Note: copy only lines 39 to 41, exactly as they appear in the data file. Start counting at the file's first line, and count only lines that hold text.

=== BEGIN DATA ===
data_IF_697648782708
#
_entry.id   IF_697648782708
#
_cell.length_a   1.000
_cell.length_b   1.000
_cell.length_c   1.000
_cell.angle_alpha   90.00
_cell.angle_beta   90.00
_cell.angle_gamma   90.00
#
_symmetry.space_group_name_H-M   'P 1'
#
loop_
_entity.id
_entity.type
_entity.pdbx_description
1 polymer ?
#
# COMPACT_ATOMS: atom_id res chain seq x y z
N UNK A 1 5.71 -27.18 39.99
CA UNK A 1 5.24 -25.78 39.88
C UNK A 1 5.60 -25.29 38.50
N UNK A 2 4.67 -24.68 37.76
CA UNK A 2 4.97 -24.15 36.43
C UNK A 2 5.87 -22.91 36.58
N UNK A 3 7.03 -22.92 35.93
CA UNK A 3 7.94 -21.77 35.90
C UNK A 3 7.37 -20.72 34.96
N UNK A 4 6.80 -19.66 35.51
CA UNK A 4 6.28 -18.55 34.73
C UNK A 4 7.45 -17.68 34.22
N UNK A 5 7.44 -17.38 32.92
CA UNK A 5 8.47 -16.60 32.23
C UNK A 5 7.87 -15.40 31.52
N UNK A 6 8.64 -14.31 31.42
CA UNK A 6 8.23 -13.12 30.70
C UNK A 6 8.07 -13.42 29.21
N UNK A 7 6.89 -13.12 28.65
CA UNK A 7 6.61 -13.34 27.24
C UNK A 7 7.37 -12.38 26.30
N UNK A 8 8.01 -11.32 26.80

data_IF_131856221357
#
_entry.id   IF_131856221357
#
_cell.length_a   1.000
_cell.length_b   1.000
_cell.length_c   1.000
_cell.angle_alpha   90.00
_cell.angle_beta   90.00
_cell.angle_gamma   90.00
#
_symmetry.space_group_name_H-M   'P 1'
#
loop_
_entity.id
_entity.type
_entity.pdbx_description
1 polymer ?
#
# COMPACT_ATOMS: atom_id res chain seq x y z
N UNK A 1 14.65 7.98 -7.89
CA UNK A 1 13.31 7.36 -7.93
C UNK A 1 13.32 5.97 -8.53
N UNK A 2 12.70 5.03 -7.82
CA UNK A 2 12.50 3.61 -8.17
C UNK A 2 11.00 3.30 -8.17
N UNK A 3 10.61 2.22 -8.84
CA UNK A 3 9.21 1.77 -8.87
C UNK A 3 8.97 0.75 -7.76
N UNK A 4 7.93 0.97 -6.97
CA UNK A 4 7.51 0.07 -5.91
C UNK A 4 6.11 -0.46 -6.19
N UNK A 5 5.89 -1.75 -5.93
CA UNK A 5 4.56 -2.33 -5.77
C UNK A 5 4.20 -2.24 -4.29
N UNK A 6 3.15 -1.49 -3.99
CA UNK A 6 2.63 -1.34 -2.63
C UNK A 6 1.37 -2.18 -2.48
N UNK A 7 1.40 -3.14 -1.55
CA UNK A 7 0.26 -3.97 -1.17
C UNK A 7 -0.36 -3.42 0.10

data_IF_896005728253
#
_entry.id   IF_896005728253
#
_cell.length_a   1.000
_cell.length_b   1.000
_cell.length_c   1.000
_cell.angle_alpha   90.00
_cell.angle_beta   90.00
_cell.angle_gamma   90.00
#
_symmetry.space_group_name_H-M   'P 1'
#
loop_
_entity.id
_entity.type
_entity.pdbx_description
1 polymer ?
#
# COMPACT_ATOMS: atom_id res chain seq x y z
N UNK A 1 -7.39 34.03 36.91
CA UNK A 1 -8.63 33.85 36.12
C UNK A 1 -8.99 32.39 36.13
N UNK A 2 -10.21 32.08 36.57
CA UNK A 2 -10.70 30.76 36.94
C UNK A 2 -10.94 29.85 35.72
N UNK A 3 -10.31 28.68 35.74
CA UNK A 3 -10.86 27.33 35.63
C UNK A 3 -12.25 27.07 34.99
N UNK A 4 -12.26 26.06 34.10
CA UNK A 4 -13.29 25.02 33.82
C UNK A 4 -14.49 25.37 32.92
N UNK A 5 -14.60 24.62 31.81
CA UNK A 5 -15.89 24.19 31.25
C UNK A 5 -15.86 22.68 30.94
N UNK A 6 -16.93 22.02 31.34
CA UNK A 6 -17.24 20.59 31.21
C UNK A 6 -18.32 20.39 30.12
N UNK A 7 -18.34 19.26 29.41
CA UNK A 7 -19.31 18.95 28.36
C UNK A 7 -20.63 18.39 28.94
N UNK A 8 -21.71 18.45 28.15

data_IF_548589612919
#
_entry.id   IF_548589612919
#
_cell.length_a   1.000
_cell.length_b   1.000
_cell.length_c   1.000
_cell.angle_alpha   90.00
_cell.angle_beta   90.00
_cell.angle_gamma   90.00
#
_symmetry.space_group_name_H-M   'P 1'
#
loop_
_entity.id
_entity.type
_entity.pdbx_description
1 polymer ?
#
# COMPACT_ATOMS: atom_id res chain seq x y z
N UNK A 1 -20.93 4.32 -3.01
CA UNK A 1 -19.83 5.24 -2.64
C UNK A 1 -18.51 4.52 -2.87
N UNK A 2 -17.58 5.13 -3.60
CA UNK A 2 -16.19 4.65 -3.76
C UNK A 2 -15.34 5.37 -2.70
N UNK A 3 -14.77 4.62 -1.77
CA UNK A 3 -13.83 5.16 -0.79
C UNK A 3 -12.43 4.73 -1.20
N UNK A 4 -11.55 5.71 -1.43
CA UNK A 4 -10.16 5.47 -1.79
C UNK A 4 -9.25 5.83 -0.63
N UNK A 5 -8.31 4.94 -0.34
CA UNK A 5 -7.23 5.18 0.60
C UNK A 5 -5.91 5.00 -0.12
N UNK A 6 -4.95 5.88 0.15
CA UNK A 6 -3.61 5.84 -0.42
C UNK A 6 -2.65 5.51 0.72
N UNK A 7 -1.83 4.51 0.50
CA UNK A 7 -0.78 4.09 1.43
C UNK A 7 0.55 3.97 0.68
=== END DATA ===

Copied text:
N UNK A 7 6.89 -13.12 28.65
CA UNK A 7 6.61 -13.34 27.24
C UNK A 7 7.37 -12.38 26.30